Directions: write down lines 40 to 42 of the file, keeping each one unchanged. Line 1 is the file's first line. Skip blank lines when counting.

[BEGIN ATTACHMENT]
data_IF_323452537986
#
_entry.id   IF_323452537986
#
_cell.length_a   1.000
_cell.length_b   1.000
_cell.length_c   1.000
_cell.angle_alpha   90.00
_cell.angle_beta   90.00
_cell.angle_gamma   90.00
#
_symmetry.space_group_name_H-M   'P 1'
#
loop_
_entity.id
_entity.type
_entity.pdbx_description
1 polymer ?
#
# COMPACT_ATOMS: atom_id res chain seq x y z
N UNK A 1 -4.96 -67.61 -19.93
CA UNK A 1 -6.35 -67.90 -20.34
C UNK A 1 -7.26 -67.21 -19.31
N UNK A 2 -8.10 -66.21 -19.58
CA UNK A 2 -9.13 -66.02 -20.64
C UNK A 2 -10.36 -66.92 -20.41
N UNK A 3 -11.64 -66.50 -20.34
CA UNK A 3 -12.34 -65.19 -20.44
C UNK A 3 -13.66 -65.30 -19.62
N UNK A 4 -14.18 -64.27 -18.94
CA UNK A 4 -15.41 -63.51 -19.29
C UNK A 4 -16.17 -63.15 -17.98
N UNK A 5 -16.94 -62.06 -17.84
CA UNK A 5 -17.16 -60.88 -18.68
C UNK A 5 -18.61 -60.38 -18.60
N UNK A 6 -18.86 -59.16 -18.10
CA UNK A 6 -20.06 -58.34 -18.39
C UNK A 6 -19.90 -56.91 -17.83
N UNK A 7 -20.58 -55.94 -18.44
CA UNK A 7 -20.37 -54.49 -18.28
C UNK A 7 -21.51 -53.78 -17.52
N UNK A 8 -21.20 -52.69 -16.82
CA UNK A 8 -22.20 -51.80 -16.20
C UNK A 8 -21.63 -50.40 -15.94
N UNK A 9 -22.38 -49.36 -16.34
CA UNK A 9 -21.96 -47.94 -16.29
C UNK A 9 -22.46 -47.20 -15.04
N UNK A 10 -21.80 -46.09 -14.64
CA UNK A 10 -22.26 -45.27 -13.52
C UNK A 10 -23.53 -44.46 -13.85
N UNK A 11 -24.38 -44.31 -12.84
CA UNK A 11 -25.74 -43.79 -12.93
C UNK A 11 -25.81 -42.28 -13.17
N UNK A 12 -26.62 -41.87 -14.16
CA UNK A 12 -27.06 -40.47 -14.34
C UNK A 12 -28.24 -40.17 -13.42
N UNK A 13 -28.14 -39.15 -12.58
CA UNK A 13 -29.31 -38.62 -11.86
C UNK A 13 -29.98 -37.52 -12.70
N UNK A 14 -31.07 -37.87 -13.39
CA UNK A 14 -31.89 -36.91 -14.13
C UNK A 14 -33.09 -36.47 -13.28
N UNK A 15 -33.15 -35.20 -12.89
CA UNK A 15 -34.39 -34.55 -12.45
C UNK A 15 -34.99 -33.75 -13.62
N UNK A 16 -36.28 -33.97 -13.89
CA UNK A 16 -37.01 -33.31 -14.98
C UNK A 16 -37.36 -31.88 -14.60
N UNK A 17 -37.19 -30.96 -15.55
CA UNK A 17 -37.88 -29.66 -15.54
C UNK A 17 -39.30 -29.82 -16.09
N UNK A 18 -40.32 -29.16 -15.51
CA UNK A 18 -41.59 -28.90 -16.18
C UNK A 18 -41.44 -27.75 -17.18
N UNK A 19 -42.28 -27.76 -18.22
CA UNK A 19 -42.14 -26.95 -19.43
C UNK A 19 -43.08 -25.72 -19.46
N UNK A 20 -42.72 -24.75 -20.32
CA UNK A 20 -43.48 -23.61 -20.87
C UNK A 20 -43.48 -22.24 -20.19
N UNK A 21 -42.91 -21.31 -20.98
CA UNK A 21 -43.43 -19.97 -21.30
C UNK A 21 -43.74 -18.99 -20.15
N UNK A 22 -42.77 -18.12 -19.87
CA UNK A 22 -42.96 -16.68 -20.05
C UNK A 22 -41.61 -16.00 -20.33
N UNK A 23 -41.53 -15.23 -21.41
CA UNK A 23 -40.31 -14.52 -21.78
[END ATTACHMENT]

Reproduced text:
CA UNK A 7 -20.37 -54.49 -18.28
C UNK A 7 -21.51 -53.78 -17.52
N UNK A 8 -21.20 -52.69 -16.82